[NFBC-Info] Your Upgrade To Windows 10

nancy Lynn seabreeze.stl at gmail.com
Tue Mar 3 22:29:04 UTC 2020

These suggestions of what to do when upgrading to windows 10 are from Jayson Smith. He gave them to me and said I can share them. If you share them with anyone else at a later time, please give Jay credit. Thanks. 
1. I would suggest backing up as much as possible to an external drive, 

just in case. If your system has multiple internal hard drives or 

multiple partitions on the same internal hard drive, back them all up to 

an external. It's quite likely that nothing will go wrong, but it's 

better to be safe than sorry.



2. Stress to whomever is doing the upgrade that you want to keep 

everything, programs and data. I'm pretty sure if the upgrade is 

initiated from within Windows 7, it assumes you want to keep everything. 

However, if they boot directly from Windows 10 installation media, 

they'll be given the option to keep everything, erase everything, etc. 

One wrong mouse click or miscommunication might lead to a complete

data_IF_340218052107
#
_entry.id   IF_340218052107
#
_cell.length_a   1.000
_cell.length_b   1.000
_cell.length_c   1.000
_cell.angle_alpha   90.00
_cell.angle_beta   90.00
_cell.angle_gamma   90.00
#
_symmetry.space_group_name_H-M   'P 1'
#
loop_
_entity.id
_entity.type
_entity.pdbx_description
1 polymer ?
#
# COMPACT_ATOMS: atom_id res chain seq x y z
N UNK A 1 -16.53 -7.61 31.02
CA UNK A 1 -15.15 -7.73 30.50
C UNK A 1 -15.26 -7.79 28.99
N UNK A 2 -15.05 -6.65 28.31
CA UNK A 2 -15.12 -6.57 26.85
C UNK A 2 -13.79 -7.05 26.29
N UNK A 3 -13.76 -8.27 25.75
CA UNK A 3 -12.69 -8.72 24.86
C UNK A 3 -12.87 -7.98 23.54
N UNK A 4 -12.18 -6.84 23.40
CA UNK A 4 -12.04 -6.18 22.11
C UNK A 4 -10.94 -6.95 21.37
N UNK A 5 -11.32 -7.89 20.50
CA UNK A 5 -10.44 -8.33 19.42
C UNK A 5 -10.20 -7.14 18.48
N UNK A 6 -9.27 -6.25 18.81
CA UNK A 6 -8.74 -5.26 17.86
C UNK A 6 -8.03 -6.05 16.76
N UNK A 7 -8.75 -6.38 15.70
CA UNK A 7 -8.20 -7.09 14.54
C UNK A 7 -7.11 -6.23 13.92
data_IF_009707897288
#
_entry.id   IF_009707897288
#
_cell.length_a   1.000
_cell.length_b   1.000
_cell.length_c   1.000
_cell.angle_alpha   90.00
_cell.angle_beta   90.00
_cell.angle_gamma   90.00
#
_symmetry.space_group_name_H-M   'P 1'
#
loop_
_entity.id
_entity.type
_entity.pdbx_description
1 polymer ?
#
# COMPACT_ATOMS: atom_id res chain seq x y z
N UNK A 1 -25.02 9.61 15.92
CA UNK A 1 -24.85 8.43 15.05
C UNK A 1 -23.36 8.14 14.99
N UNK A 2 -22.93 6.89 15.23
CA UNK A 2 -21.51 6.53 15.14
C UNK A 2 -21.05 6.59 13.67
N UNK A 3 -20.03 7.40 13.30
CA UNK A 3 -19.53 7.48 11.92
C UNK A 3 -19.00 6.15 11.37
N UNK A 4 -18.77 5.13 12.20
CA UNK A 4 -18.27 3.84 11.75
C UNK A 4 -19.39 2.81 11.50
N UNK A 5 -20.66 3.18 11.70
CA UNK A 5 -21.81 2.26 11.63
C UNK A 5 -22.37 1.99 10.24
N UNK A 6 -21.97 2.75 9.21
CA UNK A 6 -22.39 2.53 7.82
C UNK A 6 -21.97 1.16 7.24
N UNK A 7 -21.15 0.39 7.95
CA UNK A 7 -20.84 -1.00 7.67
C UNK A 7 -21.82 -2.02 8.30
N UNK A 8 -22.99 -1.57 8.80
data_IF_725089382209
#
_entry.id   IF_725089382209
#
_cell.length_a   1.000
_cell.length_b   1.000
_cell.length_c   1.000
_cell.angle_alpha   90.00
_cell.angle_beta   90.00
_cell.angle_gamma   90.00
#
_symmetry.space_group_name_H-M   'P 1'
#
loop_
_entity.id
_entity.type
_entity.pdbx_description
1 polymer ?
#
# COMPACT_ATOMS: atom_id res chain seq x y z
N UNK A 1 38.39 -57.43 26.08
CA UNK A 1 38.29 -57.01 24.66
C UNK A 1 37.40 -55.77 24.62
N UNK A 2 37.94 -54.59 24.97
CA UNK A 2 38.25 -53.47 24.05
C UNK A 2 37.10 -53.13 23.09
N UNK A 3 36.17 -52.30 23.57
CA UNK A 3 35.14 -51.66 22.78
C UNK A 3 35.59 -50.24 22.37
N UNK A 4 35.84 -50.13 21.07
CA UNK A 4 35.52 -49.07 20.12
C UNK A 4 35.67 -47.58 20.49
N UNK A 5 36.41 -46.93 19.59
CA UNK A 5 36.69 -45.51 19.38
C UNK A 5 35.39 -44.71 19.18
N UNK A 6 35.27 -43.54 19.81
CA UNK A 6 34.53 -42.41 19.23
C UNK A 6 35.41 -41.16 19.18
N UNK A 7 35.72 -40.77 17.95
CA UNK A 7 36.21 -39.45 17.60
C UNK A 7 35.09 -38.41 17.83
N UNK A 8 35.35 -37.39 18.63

reformat of the system drive if the installer is not careful, which is 

just one reason I recommend backing up everything you can.



3. Before Windows 10 actually installs, it does a series of checks to 

make sure everything's ready to be upgraded. One of these checks is to 

make sure all software currently installed on the system will be 

compatible with Windows 10. If any incompatible programs are found, the 

person upgrading your system will be given the chance to uninstall them, 

and must do so before the upgrade will proceed. In particular, versions 

of JAWS prior to 17.0 are not compatible with Windows 10, so if you 

still have some old JAWS versions installed but not being used, you may 

want to uninstall them ahead of time. Also, if you're using Microsoft 

Security Essentials, it will need to be uninstalled before upgrading. If 

any other incompatible programs or drivers are found, you should have 

the person doing the upgrade contact you before proceeding so you can 

take appropriate action depending on what the program is E.G. go ahead 

and uninstall it and proceed, or abort the whole upgrade if it's 

something you can't live without.



4. Once the upgrade is complete, JAWS may or may not start automatically 

when the system starts. I have no idea what causes this, but installing 

the latest JAWS seems to fix it. Also, if JAWS does start, it may 

complain that the display mirror driver is not properly installed. 

Again, reinstalling JAWS fixes this. Note that if you upgrade to a newer 

JAWS that is still within your JAWS software maintenance agreement, it 

might ask you to activate again, but it shouldn't actually deduct an 

activation from what you have available.

Hope this helps,


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